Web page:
Philip Ruddock: Well again, the issue in relation to East Timor is that you have hundreds of thousands - possibly a million or more - people who are living in that circumstance, which is a difficult circumstance. But not everybody has had the money to be able to get on a plane and come to Australia and remain in Australia over a long period of time and having the advantages that those people have had. Not everybody has had that, and the only …

Compere: But let's look at the current situation. We're seeing terrible scenes in Dili. We're seeing the UN evacuating UN families and Australian ex-pats. Would you want your family to live in Dili now?

Philip Ruddock: Well that's not the question.

Compere: Well it's the question I'm putting to you.

Philip Ruddock: You're not going to get an answer to that question. You'll get an answer to this question - do the Australian

Government - in relation to circumstances that are properly put to us on a case by cases basis - allow people who might otherwise return at a time which is, where there is an immediate danger, have the opportunity to delay their departure? Of course they do, if those matters are properly put to us.

But those matters are not being put to me. They're being put on the media, and I'm simply saying I don't know whether there is anybody whose time has run out. Whether there is anybody who is required to go at this time. Whether or not they haven't lodged appeals.

And the fact is you don't know whether there is anybody who may have been electing to go back tomorrow or next week or in the next fortnight, who would be wanting now to postpone that because of these particular circumstances.

Compere: But there is an immediate danger there which shows just the potential for danger in East Timor, doesn't there? Doesn't it sort of strengthen the case of these people that that is not a place they should be going back to?

Philip Ruddock: Are you a broadcaster inquiring into these matters or an advocate? Let me just say that the situation is quite clear. If people are at the point where they might otherwise be required to return home and wish to delay their departure, they can put those claims properly at our office where they will be considered. They're not being put to our office - they're being put through you.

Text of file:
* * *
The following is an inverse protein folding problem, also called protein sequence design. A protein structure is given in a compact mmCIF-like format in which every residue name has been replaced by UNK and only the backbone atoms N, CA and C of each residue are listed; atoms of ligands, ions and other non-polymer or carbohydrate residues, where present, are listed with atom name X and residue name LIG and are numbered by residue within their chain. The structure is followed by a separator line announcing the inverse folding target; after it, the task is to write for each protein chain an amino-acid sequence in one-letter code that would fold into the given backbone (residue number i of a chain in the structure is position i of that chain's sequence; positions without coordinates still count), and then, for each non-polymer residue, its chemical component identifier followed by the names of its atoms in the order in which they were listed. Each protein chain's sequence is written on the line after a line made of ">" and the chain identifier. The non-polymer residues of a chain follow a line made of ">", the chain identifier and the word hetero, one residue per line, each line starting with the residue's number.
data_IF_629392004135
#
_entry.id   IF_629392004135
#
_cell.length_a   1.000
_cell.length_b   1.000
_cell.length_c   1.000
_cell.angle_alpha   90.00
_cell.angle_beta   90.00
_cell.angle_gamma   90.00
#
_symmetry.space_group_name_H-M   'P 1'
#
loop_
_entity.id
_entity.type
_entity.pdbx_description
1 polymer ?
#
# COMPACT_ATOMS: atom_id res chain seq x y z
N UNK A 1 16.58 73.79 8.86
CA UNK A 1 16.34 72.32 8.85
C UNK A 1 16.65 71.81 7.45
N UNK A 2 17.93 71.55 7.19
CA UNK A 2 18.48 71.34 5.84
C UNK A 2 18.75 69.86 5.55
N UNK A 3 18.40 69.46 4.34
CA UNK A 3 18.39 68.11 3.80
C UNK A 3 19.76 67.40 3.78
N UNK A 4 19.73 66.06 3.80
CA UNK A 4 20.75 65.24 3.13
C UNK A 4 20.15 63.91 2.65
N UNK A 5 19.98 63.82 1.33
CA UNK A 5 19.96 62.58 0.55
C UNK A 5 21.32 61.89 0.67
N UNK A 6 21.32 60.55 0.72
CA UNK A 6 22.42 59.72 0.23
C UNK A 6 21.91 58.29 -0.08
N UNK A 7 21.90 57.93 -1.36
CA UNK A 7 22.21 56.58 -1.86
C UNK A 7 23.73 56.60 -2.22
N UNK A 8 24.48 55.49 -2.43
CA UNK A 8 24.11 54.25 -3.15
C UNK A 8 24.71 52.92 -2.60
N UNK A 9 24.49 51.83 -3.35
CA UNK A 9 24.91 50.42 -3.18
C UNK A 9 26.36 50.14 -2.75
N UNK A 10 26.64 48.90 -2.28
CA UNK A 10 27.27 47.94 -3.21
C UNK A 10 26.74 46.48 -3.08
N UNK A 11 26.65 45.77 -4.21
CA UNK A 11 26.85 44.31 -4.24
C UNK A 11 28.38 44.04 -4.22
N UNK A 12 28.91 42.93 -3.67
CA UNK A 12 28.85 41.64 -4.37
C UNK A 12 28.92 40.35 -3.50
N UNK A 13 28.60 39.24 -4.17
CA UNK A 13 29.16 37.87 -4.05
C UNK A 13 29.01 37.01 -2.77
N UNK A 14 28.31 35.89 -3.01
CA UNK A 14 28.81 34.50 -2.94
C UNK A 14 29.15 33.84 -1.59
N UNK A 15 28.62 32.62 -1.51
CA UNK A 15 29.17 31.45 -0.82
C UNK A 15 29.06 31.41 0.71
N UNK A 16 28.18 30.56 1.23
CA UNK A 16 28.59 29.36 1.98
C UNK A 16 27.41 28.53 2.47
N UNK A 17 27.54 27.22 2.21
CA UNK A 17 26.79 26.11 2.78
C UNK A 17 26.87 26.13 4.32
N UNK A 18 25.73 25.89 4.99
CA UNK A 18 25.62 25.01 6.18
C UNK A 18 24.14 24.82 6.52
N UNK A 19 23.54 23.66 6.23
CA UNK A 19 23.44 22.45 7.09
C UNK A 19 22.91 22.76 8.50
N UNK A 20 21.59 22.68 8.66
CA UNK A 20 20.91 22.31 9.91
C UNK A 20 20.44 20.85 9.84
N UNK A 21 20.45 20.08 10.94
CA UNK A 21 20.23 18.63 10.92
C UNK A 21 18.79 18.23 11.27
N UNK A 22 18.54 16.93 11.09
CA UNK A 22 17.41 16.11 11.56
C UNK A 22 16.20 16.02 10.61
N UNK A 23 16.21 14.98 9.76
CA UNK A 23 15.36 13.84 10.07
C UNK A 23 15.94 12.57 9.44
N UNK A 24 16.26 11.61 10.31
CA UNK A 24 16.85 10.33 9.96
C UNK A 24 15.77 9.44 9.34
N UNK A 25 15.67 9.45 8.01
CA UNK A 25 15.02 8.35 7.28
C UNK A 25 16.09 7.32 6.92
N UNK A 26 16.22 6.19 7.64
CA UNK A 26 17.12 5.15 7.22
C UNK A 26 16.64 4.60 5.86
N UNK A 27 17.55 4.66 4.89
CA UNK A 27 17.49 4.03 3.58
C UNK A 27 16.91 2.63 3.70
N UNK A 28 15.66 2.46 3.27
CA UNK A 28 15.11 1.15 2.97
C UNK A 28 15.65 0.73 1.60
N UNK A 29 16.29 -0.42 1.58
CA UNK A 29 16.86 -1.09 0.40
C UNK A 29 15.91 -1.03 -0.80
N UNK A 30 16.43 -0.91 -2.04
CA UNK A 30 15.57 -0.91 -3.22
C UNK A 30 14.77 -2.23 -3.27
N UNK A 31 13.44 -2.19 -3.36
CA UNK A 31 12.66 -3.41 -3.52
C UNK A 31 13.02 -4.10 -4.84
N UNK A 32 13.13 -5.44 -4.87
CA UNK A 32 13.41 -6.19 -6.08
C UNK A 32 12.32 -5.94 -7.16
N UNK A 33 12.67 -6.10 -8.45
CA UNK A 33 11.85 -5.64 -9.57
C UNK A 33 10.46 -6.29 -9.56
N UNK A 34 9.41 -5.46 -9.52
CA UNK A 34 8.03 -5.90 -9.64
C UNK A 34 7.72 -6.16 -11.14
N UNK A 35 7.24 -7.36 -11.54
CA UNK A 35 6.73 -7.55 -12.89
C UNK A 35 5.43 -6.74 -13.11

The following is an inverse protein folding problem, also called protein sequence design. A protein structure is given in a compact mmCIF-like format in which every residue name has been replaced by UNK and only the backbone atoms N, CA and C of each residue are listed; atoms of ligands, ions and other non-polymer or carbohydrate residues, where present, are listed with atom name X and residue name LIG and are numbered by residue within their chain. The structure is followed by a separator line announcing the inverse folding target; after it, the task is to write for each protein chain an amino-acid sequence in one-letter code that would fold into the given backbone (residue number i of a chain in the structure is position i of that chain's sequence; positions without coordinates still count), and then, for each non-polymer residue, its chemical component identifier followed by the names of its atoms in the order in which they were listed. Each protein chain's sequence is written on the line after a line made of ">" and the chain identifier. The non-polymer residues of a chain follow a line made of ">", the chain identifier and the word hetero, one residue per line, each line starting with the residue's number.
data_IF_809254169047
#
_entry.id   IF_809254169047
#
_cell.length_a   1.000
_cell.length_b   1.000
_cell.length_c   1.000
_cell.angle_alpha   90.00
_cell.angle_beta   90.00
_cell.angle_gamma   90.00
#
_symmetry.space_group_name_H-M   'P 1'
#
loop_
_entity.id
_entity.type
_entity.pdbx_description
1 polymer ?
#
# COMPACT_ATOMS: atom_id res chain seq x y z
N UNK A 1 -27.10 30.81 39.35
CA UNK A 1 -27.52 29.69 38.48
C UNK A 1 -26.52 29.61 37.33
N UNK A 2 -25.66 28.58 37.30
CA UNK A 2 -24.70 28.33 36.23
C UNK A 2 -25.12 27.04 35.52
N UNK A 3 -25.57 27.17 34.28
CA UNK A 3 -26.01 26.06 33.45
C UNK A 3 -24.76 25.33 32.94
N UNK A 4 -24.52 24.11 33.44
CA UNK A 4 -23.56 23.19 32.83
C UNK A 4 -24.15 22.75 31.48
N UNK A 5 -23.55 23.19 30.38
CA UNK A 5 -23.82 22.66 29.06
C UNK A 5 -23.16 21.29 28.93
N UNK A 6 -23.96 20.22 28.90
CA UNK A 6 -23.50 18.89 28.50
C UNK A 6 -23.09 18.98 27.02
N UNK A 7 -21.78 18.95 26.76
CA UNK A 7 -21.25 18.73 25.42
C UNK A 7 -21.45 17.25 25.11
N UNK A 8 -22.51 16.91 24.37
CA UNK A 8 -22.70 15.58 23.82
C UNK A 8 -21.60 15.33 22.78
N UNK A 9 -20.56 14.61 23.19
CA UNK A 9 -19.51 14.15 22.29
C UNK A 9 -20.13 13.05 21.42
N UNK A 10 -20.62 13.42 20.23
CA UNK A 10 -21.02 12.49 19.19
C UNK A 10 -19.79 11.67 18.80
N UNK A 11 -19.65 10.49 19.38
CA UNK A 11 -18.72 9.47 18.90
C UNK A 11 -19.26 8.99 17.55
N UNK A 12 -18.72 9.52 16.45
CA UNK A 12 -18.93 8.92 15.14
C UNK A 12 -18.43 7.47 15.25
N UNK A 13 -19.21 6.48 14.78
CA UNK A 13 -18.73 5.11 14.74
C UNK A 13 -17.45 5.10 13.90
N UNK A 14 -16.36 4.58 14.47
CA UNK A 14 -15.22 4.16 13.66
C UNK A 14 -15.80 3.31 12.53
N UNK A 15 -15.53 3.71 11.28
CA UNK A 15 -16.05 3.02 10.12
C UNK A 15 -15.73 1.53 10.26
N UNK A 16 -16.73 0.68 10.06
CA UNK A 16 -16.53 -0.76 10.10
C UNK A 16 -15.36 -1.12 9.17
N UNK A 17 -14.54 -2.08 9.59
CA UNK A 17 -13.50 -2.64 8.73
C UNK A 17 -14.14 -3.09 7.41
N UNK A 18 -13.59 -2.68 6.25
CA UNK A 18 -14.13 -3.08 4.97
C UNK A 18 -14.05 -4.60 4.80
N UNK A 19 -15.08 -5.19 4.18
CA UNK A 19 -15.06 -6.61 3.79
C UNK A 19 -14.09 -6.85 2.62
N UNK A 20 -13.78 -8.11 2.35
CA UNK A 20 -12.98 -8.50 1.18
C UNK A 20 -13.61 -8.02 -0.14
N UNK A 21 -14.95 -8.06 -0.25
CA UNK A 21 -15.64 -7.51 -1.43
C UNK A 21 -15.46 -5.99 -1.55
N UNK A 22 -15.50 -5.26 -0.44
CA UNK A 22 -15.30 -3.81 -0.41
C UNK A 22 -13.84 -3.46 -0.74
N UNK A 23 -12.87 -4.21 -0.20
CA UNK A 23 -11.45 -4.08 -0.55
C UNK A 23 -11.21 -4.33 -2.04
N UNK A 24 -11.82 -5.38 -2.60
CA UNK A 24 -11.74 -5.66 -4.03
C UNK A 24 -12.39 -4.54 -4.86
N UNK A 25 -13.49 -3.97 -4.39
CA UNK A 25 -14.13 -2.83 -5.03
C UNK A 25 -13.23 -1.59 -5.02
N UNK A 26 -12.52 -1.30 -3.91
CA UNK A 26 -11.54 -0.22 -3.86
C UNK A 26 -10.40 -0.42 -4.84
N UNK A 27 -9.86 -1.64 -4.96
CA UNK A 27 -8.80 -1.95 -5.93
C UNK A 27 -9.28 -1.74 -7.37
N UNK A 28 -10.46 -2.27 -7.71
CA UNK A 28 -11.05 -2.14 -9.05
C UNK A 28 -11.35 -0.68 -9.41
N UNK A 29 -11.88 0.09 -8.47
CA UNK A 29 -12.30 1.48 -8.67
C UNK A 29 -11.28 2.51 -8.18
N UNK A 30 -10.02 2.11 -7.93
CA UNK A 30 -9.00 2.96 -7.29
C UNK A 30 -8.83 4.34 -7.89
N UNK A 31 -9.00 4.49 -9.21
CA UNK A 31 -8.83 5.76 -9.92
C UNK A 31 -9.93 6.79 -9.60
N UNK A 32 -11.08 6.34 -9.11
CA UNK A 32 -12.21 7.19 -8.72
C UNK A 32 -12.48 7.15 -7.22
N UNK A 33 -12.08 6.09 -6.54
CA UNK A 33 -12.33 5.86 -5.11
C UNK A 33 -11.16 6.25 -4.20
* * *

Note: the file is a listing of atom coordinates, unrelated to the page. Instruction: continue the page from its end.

And I am informing you, and through you, those who may wish to consider these matters - that if they are intending to go back and have not lodged appeals and want to have an extension of their temporary stay until they see that situation has clarified itself, they should approach our office properly and put their application before

us so it can be considered on its merits.

Compere: So what's happened in the last couple of days is not going to change anything?

Philip Ruddock: Well no, and that's not what I've said is it? What I've said is, if there are people who are ready to leave and would have been ready to leave, who have not lodged appeals which would entitle them to remain here, and were contemplating going home and they need extra time to enable the situation to be clarified, they can do just that. And they can approach us properly in the appropriate way and an informed way, and know that those matters will be properly considered on their merits.

But we won't be changing our policy in relation to a group of people who have been well advantaged over a long period of time in being

able to remain here, when their fellow countrymen and women were subjected to far greater difficulties than this group of people have ever experienced.

Compere: So how much extra time are you prepared to give them?

Philip Ruddock: Well they'll be considered on a case by case basis. I don't know whether there is anybody who has not lodged an appeal. Can you tell me?

Compere: Well we're about to find out. Philip Ruddock thanks for your time.

Philip Ruddock: Thank you.

Compere: Philip Ruddock the Immigration Minister.